What is El Rastro?
El Rastro means “the trail”, the type a of trail a bloodhound would follow. This ancient market got its name because it used to be a secondary market to the more prestigious Mercado de la Villa. El Rastro is where meat was sold wholesale to the population. The market became known as “the trail” because of the trails of blood the meat would leave entering and exiting the market.
Over the years El Rastro started evolving into an open-air market that sold, practically anything you can imagine, from pets to antiques, to used clothes. El Rastro is set up every Sunday and remains open from 9 a.m. until 3 p.m.
Many of El Rastro’s stalls around Plaza de Cascorro sell, junk, for a lack of a better word: t-shirts, incense burners, Madrid souvenirs, and other generic products. you might have to dig a little deeper to find the really cool finds, and it will be worth you while. Find side streets and hidden plazas to get to the little antique stores and stalls where your chances of finding something excellent are pretty good.
How should I pay?
Almost none of the stalls accept credit cards, so make sure you take cash.
What to eat and drink
It is a tradition for locals to swarm to the bars lining the streets of the market to have a coffee, some tapas, or the customary 12 o’clock vermuth (El Vermú as it’s known). These bars get busy early as you might expect, filling with locals and creating the friendly and sociable atmosphere Madrid is known for.
If you are in the mood for something breakfast-y you know you can’t go wrong with some churros or Porras (Spanish-style funnel cake) that the city is well known for.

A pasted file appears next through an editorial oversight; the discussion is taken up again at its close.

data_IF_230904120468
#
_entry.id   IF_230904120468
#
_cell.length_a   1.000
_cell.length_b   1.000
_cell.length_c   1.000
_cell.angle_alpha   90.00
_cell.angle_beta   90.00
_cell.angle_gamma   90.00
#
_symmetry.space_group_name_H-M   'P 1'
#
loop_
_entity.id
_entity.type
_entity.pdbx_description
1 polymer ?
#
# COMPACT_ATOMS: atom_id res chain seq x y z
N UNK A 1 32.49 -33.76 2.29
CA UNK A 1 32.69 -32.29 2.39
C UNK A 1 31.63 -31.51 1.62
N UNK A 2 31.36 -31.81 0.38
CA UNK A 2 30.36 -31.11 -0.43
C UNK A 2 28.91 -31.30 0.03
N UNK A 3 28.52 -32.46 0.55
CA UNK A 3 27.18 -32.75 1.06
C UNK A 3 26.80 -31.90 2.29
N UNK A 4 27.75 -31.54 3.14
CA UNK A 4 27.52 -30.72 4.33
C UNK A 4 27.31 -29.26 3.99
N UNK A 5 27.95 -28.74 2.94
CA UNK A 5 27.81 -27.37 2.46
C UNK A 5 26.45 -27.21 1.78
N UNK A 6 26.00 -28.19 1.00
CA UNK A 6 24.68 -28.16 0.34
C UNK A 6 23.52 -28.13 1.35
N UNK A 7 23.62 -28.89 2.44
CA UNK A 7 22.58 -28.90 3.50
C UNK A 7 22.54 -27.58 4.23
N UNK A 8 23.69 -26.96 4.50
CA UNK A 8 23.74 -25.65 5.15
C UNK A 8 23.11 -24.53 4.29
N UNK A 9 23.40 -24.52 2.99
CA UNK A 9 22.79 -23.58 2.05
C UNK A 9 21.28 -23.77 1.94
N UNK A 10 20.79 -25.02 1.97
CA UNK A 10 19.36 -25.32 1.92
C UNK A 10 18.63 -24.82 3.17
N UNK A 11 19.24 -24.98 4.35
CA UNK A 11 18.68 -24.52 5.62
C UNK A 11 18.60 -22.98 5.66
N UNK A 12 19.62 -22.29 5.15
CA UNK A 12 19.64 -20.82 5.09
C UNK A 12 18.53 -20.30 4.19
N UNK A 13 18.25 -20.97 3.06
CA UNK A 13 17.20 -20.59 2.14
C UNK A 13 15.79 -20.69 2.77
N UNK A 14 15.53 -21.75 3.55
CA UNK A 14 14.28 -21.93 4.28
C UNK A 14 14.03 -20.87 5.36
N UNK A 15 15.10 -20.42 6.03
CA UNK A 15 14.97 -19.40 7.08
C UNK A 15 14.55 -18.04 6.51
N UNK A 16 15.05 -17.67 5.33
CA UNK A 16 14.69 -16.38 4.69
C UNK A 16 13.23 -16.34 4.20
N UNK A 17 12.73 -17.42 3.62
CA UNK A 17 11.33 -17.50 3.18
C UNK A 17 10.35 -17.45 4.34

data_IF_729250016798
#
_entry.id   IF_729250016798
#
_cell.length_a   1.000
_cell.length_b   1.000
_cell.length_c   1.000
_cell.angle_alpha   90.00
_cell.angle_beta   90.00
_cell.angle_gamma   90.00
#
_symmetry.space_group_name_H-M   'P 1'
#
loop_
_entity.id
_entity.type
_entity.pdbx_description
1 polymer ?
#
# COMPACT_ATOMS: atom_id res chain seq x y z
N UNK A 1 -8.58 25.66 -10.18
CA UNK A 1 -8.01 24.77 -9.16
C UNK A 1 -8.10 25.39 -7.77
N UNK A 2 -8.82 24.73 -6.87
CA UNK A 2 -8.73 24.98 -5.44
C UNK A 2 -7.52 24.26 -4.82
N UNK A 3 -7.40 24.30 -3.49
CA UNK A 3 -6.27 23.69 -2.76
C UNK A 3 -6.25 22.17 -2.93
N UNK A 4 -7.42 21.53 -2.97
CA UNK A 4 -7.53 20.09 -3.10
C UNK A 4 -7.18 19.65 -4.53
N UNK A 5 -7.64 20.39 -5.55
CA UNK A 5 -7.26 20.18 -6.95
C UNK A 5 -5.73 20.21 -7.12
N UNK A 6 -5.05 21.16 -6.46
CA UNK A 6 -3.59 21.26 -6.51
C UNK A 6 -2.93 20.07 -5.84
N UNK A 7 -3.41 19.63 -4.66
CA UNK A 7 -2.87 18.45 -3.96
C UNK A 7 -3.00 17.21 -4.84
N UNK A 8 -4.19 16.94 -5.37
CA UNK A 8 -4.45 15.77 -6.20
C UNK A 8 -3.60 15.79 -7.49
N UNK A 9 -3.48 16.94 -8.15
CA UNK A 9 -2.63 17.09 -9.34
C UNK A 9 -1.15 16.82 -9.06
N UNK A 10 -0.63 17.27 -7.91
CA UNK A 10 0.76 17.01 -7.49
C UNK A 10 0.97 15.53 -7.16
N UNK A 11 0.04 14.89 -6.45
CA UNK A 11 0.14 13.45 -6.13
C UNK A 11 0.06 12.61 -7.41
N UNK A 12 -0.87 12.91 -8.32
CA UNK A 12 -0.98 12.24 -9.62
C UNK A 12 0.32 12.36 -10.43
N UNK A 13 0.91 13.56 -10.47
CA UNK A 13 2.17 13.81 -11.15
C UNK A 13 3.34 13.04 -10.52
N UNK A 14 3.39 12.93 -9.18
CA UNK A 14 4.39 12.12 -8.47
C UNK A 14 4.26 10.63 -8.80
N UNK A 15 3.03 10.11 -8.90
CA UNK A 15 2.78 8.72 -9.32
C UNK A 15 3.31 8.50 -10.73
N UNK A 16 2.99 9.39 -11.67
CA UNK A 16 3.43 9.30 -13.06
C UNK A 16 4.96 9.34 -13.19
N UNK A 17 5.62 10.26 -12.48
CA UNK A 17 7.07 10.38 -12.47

If you are looking for a bit more of a traditional tapas experience you can head on over to Restaurante Casa Amadeo Los Caracoles and indulge in some Madrid style snails or Cascorro Bistrot for some French natural wine or perhaps Bar Santurce for some Madrileño tapas. Everything must be washed down with an ice-cold beer (caña) or a tap Vermouth.
Just like any major city, you should be mindful of your belongings. A crowded open-air market can attract pickpocketers so make sure you keep your money in a safe place and use a securely fastened bag. Backpacks are not a great idea, because they are easy to get into, so stick to bags you can keep in front of you.
In which city will you find an open-air market called El Rastro?
The market is located in the center of Madrid around the Plaza de Cascorro and the streets Ribera de Curtidores and Calle de Embajadores, and spans out through the small side streets leading off these larger avenues. The nearest metro station is La Latina Metro station, on Line 5.
When should I go?
The market opens at 9:00 am so we suggest getting there early for a more tranquil experience. Once you have had your fill of perusing the stalls, the area is crawling with great places to have a cup of coffee and a bite to eat.